So what are some of the consequences of this environment? To start with, we have the open source development paradigm, which exemplifies this evolution of knowledge. Linus, having early access to the Internet back in 1991, posted his ideas about an operating system to a news group. At the time, a very small percentage of the total number of people who had access to the Internet responded to Linus' ideas by trying them out, elaborating on them, and replying with ideas of their own, fixing bugs and adding their own enhancements. The processes grew, very much like some kind of organic life form, and today we have a living, evolving, and maturing Linux kernel, with all of its drivers and enhancements. One thing to remember is that Linus did not do it on his own. He planted the seed of the Linux OS in the "information ecosystem" where it grew through this process of "Total Freedom of Information Exchange" into what we know today and run on our PCs. The explosive growth of the OSS phenomenon attests to the fecundity of this information ecosystem.

For a moment I would like to digress to some of the issues which are of concern to the Open Source community. First of all, as I have been trying to elaborate, the Open Source process is a manifestation of our societal method for expanding the knowledge base. It is being accelerated by the fact that it 'lives' in this environment of "Total Freedom of Information Exchange". The mere fact that the source is available and freely distributable is equivalent to publishing your ideas in a publicly available journal for your peers to read. Einstein published his ideas on Relativity in a peer review journal and thus ended up teaching all of humanity about the very weird behavior of space and time, first by getting his peers engaged in discussing relativity, then enlisting their aid in developing the theory. Finally the word got out to the general public via the press. In the same way, the Apache development team worked on an idea, the httpd server, published their ideas, and, by making the source code available to all, made possible further development of the idea in the public arena.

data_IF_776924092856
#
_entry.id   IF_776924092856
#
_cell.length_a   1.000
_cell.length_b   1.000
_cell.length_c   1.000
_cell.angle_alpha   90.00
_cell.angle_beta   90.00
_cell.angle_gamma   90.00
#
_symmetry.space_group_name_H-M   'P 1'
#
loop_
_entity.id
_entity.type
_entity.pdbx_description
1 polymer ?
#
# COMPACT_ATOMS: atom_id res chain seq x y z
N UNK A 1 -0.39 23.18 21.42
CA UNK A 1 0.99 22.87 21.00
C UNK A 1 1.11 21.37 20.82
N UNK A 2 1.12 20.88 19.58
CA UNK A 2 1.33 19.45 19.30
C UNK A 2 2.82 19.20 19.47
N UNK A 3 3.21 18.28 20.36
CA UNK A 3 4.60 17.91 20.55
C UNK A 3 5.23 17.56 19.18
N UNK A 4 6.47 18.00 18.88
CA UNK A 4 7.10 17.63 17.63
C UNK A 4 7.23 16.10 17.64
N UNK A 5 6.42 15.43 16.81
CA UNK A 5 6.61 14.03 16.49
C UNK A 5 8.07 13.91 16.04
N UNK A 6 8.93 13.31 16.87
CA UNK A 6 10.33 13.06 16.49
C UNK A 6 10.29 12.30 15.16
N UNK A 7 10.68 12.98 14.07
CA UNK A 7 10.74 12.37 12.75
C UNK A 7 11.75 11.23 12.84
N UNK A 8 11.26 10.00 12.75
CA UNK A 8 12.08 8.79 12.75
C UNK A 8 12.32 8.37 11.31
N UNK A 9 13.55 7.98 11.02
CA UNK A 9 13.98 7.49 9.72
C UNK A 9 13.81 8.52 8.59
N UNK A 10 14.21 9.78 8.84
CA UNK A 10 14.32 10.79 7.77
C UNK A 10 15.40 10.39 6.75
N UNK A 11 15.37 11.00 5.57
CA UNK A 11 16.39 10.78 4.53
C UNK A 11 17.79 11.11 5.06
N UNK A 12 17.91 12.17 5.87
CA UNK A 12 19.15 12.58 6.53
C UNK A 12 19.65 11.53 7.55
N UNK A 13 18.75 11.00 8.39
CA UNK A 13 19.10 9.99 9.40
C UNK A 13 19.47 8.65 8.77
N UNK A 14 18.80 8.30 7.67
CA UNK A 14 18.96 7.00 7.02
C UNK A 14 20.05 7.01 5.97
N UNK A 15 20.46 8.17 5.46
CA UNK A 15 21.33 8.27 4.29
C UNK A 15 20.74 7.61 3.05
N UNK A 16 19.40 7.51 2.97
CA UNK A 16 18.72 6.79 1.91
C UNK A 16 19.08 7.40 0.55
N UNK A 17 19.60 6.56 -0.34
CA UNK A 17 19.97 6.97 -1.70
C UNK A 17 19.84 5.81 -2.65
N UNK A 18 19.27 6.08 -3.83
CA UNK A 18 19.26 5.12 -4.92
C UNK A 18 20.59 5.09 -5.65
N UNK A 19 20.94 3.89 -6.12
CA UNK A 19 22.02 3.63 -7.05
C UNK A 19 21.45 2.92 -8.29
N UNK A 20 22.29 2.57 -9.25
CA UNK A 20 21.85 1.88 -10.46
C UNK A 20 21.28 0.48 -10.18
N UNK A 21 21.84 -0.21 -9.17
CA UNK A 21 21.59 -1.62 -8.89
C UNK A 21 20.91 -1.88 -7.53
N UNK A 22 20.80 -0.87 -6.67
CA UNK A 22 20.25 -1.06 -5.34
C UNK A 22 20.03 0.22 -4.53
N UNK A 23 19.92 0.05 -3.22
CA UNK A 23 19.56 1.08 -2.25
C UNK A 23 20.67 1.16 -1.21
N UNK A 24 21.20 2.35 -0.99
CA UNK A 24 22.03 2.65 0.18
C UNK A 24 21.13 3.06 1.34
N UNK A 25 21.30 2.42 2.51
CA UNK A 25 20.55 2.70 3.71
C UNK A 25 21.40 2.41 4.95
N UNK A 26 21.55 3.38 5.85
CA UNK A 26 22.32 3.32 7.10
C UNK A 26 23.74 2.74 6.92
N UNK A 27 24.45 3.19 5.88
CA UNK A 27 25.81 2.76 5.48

The OSS paradigm, in time, will deepen the knowledge of computer science and its applications at a rate unknown to humankind. In general, the rate of growth of the "whole knowledge base" - everything from physics, chemistry, biology, and economics to literature, art and language - will now expand at unprecedented rates.

There is one other issue that makes this "Total Freedom of Information Exchange" possible, and that is the language we use to communicate these ideas. The fact is, the need for a common language plays a key roll in the "Information Ecosystem" and our ability to maintain this "Total Freedom of Information Exchange." For the simple fact that the fewer the languages involved, the more people can communicate with each other and the more the knowledge base can expand. As it stands now, English seems to have become this default language for people engaged in the physical sciences, international business, and now the Internet. More important are the technical languages that make up the syntax of the computer languages we use to write software and the protocols we use to communicate over the Internet. The fact that we have open standards, which are 'owned' by no one, makes it possible for this information ecosystem to exist. One cannot communicate without them.